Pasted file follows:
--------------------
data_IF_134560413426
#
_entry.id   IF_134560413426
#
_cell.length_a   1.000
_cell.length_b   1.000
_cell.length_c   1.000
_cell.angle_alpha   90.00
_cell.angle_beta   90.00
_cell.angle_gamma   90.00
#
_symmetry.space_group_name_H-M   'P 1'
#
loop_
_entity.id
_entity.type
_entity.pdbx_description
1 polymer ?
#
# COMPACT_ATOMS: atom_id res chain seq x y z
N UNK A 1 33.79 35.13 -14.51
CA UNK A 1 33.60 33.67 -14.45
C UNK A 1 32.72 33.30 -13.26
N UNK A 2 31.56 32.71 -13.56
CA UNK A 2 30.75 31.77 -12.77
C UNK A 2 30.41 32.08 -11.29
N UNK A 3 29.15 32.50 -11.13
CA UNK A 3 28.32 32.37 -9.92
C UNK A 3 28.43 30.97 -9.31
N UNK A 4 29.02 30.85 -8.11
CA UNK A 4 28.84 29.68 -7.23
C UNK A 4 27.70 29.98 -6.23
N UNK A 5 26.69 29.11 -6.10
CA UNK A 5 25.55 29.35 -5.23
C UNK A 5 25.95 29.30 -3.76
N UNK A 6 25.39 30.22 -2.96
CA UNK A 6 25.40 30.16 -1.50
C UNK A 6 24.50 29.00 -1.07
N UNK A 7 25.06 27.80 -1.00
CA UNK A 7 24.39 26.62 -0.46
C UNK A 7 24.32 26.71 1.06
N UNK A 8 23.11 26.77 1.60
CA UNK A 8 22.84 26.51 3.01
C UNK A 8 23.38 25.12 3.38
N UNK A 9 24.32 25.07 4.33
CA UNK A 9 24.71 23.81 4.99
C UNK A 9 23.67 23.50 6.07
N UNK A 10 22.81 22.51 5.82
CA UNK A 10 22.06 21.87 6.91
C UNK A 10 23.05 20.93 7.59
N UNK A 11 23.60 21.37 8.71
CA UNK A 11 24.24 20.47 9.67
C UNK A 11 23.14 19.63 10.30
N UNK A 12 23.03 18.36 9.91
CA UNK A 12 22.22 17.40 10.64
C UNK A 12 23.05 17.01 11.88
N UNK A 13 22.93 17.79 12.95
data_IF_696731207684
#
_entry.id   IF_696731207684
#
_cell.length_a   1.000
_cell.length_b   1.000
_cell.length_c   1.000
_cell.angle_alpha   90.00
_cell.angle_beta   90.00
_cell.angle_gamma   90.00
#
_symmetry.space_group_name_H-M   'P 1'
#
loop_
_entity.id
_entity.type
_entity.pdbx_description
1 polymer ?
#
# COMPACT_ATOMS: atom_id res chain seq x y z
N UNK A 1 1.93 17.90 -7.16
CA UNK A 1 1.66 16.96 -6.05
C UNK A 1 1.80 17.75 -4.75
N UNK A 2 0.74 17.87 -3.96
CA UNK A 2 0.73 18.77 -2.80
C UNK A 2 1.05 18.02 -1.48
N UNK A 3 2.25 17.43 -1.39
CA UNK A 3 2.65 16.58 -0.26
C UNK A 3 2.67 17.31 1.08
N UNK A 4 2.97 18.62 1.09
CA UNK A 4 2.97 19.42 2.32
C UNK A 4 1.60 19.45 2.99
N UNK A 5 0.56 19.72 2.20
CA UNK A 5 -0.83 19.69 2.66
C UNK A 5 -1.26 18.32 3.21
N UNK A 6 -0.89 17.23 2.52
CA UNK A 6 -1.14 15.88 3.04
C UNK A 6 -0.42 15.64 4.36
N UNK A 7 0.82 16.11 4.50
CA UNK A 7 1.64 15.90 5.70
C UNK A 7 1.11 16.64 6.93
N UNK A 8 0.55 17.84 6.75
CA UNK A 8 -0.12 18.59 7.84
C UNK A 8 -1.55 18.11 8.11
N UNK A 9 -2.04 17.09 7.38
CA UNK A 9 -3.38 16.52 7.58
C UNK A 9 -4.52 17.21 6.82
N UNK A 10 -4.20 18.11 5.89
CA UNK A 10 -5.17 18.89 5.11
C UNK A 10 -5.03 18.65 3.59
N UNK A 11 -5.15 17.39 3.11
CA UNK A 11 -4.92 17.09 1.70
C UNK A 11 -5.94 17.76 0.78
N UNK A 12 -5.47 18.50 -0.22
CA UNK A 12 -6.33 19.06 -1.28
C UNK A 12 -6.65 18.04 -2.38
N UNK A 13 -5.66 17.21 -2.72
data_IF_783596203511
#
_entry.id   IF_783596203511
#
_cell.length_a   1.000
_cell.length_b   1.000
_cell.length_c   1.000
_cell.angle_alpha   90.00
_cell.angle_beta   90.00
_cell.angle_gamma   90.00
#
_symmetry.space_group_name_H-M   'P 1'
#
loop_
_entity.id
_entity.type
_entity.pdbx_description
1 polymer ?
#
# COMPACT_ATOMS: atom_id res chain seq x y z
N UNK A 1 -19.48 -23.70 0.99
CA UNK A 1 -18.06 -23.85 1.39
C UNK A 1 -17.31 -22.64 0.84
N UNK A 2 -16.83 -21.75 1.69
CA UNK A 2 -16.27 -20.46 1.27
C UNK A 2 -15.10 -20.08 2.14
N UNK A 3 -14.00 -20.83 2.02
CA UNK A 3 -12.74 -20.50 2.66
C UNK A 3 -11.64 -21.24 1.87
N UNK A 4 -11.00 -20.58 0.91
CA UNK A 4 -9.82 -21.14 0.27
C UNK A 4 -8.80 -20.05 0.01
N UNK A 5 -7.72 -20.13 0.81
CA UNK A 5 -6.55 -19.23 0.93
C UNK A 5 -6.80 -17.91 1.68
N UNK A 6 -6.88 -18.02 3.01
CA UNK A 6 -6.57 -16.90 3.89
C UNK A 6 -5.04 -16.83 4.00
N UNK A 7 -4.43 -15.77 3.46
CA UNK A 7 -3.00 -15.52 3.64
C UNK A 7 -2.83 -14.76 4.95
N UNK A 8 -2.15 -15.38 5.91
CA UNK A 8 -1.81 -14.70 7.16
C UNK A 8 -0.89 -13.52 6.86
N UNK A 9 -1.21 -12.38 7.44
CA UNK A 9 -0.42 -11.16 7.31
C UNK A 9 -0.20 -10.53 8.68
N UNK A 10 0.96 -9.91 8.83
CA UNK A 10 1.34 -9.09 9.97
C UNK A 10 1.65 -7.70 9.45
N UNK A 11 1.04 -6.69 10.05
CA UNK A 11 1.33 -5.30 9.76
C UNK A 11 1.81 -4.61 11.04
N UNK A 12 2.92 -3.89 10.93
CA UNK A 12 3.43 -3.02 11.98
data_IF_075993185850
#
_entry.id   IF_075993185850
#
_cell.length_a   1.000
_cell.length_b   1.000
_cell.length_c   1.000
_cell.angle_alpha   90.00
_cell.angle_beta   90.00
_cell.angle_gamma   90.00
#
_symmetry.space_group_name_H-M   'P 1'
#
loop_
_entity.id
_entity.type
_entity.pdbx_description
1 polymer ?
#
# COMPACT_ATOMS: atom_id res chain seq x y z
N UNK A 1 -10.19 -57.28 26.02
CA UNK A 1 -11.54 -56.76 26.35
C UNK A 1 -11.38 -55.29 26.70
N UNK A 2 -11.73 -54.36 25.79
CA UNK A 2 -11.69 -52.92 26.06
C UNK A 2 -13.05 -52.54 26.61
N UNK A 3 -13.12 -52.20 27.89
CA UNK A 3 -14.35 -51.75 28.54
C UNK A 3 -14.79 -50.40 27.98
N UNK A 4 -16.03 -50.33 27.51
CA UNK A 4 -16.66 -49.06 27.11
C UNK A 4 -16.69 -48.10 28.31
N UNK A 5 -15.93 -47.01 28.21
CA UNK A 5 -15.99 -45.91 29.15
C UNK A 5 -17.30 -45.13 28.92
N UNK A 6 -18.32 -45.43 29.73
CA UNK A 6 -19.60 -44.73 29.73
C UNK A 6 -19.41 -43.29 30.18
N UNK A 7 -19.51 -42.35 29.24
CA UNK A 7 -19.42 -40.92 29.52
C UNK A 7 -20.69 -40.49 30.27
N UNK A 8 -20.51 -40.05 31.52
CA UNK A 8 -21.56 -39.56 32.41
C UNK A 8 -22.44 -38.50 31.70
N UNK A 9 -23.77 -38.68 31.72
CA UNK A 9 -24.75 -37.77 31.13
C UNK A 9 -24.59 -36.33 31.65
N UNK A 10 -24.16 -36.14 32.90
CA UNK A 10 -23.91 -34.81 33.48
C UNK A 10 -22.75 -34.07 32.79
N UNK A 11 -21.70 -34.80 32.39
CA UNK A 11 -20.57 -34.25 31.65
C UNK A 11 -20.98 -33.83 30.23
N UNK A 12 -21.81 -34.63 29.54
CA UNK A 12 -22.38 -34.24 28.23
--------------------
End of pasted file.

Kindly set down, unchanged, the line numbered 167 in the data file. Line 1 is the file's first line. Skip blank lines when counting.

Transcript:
C UNK A 11 1.81 -4.61 11.04